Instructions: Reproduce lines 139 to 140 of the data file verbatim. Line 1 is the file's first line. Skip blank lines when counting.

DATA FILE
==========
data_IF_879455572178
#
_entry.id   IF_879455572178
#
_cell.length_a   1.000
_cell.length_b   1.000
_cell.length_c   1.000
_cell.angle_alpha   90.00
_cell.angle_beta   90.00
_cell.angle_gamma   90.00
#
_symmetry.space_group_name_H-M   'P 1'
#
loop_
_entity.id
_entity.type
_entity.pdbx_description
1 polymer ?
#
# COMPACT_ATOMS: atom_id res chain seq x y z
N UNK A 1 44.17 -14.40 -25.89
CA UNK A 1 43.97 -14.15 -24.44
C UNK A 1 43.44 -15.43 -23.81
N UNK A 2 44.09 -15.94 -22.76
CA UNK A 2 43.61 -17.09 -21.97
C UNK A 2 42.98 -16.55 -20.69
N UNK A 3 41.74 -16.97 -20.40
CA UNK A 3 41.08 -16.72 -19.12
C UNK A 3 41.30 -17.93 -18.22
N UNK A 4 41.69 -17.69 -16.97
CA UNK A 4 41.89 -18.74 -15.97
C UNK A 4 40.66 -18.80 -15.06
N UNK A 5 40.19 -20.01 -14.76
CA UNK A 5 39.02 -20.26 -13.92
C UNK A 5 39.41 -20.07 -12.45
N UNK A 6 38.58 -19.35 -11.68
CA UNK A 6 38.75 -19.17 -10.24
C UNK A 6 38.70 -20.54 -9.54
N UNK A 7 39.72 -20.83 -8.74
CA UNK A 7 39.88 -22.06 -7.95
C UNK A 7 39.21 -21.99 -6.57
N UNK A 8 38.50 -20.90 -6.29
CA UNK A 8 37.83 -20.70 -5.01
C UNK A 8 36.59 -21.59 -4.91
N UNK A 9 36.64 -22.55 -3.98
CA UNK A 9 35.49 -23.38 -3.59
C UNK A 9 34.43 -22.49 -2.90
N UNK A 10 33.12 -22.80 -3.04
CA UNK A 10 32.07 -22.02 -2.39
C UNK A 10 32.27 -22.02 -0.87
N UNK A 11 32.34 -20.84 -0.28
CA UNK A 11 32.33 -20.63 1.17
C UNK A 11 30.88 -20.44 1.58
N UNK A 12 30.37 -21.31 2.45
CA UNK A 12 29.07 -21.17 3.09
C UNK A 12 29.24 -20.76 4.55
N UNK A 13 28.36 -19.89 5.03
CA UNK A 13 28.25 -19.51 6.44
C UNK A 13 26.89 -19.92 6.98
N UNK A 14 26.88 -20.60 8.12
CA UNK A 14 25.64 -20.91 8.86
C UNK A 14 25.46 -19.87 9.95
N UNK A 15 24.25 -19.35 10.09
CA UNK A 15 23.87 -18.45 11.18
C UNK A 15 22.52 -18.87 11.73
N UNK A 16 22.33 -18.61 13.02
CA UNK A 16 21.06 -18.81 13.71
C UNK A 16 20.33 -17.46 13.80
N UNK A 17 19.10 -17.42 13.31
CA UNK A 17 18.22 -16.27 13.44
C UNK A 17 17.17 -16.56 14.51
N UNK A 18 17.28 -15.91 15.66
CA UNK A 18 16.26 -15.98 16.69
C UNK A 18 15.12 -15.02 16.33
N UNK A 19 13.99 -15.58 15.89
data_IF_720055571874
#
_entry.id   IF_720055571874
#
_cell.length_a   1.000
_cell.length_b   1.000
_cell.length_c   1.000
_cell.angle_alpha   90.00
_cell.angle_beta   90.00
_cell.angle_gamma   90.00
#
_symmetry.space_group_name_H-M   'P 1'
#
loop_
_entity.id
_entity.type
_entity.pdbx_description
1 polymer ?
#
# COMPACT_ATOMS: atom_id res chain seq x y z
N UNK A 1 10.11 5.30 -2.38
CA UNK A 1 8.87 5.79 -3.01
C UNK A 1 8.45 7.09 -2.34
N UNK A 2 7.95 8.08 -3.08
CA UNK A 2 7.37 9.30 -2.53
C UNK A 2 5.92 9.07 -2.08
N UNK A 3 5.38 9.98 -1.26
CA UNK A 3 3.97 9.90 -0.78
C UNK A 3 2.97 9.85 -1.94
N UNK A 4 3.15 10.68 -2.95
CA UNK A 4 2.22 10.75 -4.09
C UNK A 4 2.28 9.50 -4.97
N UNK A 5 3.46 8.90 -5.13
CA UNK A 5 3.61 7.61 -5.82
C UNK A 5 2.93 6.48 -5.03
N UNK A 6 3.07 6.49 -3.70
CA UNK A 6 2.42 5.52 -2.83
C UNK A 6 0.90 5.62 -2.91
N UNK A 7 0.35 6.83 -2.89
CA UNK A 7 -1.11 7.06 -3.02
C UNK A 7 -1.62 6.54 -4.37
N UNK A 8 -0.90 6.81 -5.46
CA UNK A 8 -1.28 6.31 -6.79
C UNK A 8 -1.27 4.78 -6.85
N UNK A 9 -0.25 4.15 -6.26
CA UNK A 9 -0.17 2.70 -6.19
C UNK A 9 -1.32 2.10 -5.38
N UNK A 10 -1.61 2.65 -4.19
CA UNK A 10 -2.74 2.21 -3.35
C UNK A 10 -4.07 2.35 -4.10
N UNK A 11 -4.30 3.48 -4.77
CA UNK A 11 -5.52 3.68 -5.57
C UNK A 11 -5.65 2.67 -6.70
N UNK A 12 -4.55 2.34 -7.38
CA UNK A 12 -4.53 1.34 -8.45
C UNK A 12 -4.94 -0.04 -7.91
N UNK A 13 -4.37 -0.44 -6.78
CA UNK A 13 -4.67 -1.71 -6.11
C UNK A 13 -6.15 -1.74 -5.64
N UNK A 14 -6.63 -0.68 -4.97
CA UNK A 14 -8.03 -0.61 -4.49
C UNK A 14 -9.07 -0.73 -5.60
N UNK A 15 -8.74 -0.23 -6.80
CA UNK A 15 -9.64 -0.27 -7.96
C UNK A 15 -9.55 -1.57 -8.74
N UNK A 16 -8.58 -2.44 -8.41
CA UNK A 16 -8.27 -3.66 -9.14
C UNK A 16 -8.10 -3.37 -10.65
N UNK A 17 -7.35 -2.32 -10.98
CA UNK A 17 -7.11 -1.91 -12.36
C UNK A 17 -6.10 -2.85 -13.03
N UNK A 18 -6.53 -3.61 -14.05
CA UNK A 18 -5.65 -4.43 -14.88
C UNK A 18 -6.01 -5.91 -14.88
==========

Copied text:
CA UNK A 15 -9.64 -0.27 -7.96
C UNK A 15 -9.55 -1.57 -8.74